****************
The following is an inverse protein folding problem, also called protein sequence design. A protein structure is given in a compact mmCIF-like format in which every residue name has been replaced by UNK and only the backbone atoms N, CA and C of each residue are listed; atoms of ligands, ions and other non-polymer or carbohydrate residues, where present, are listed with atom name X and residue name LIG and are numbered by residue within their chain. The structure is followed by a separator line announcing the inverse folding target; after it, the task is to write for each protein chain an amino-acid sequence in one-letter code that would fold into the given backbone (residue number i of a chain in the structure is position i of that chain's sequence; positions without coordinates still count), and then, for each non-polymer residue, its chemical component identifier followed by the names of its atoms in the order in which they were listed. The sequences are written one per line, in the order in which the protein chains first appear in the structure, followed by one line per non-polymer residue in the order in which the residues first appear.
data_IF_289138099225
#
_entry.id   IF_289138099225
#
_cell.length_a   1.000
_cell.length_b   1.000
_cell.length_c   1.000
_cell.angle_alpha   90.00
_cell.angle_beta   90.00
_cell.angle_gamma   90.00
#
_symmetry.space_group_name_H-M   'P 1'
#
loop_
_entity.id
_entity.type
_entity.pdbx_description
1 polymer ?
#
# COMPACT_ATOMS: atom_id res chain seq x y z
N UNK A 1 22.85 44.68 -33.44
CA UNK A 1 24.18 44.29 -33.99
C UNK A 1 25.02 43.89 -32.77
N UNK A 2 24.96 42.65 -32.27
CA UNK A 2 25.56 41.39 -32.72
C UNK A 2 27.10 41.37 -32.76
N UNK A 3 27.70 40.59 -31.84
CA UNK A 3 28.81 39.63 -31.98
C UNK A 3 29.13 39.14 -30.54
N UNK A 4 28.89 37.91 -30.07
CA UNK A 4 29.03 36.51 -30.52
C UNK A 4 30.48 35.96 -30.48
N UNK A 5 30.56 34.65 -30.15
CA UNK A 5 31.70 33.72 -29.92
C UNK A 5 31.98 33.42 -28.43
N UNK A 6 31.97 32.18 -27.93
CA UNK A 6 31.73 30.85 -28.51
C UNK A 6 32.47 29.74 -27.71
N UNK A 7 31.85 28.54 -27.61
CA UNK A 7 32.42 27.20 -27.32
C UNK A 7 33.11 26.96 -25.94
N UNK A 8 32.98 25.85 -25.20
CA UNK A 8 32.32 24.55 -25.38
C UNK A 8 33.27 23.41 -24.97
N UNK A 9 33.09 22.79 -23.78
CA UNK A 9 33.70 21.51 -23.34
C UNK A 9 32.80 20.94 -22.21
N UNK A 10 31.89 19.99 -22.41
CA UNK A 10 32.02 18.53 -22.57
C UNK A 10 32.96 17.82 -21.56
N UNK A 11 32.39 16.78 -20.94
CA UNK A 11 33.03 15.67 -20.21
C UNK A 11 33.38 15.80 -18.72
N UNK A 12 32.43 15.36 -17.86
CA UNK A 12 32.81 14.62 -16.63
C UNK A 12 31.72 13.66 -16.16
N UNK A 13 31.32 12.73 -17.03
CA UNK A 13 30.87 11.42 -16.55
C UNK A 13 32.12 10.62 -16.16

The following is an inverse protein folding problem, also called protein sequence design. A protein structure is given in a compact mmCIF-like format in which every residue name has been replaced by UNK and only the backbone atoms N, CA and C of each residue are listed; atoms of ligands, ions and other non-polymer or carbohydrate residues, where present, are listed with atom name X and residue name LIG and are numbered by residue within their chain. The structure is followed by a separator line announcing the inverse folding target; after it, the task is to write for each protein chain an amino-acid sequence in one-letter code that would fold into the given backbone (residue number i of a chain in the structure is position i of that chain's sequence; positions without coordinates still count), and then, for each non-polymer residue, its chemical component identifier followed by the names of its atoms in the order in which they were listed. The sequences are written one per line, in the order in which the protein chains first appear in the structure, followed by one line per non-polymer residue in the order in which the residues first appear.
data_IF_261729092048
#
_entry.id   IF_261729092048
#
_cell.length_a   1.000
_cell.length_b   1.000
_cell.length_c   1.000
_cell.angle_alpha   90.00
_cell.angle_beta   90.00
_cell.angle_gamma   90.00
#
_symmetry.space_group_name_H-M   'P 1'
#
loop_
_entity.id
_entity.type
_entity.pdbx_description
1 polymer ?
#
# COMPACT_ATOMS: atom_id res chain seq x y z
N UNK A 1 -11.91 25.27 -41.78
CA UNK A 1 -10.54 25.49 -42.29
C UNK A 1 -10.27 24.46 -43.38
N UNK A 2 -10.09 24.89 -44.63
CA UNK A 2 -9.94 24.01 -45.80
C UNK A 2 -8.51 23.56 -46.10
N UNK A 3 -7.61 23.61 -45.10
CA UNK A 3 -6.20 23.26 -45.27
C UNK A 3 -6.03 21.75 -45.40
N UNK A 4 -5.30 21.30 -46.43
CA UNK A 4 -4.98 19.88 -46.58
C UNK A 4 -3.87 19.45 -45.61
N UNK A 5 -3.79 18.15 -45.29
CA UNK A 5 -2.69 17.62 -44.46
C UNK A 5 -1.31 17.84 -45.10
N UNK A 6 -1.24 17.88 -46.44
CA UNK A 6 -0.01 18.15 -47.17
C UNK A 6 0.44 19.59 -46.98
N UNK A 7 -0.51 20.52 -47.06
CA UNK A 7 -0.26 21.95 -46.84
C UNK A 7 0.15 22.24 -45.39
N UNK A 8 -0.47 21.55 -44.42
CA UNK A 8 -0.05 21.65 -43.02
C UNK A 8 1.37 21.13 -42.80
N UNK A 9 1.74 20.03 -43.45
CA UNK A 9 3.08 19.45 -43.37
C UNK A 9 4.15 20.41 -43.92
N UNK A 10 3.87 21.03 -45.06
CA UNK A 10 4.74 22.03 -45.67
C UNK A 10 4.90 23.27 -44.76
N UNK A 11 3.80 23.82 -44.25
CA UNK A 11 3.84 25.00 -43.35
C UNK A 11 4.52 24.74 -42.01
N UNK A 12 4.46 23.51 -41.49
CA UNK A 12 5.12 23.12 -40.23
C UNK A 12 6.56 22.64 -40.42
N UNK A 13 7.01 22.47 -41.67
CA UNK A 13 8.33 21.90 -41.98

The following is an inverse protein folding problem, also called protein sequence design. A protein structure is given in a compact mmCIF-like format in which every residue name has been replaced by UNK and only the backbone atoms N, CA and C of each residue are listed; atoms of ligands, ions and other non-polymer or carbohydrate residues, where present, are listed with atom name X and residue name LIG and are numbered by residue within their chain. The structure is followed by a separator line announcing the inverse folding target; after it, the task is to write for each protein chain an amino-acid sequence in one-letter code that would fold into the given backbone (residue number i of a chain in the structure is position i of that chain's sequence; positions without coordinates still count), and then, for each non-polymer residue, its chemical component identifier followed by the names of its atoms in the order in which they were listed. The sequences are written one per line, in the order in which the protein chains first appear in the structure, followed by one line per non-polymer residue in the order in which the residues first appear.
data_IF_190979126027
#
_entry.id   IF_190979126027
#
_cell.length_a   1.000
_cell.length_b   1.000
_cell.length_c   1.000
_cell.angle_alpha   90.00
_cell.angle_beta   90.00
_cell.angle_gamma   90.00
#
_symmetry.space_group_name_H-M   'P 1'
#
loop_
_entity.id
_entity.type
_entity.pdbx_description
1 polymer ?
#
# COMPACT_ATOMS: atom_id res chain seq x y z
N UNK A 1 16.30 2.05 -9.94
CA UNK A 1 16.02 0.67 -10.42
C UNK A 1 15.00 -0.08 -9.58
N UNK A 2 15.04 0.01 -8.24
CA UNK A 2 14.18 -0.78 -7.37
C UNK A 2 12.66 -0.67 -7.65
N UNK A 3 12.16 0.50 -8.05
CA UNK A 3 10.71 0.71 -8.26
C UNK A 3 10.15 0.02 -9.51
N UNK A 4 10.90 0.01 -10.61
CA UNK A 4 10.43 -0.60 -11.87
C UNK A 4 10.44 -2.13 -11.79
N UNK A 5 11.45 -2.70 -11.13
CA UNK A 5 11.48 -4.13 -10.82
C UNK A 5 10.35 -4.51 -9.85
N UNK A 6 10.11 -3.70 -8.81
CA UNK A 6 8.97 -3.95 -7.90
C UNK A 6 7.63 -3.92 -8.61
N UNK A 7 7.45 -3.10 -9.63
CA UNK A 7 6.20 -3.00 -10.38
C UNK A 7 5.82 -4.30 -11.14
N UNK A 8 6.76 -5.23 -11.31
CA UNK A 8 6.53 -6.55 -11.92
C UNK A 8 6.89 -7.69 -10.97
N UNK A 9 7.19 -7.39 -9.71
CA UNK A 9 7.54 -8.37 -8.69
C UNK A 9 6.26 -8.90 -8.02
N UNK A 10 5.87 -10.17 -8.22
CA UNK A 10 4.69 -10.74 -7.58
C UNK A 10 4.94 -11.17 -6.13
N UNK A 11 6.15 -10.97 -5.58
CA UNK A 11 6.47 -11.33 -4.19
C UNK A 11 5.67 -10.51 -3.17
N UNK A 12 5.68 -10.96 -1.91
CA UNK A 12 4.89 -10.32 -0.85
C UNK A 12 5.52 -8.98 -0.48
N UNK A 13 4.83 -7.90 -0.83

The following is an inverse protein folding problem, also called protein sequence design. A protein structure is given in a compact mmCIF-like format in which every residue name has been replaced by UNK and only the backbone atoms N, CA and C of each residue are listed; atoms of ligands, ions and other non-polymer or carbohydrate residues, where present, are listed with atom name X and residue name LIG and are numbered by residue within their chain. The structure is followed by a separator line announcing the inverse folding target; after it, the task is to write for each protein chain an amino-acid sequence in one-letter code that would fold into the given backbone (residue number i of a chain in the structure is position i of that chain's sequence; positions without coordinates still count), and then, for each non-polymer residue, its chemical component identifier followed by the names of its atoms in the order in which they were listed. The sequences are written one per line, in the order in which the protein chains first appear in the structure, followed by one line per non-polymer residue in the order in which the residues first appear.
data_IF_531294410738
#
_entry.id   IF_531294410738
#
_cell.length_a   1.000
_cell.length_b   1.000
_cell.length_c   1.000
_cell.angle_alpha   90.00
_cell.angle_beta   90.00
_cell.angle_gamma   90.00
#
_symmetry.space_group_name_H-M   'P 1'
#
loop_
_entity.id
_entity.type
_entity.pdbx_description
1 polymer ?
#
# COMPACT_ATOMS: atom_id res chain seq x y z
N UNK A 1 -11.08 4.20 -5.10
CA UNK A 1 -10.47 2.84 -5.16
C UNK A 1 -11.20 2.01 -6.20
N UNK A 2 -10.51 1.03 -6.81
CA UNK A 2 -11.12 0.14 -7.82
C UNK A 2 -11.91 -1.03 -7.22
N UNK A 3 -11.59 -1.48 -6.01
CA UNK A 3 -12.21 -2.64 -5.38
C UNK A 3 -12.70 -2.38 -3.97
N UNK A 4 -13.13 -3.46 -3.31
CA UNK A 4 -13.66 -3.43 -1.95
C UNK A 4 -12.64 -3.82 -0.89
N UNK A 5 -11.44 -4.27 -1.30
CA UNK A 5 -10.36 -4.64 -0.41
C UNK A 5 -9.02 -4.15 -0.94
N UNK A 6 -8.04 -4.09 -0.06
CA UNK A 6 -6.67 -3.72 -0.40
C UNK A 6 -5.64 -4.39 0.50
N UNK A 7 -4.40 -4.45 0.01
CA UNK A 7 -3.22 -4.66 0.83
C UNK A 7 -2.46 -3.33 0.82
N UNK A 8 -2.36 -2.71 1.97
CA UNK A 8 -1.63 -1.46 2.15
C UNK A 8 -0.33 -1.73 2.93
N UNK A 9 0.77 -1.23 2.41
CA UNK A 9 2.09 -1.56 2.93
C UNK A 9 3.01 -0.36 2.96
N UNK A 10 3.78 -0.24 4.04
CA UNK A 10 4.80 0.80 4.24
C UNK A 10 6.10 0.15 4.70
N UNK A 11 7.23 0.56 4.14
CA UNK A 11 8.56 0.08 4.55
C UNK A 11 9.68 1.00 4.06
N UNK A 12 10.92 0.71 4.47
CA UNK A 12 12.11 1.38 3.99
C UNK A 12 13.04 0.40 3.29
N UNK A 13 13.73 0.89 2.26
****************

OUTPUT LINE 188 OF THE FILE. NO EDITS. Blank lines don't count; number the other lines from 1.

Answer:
_cell.angle_gamma   90.00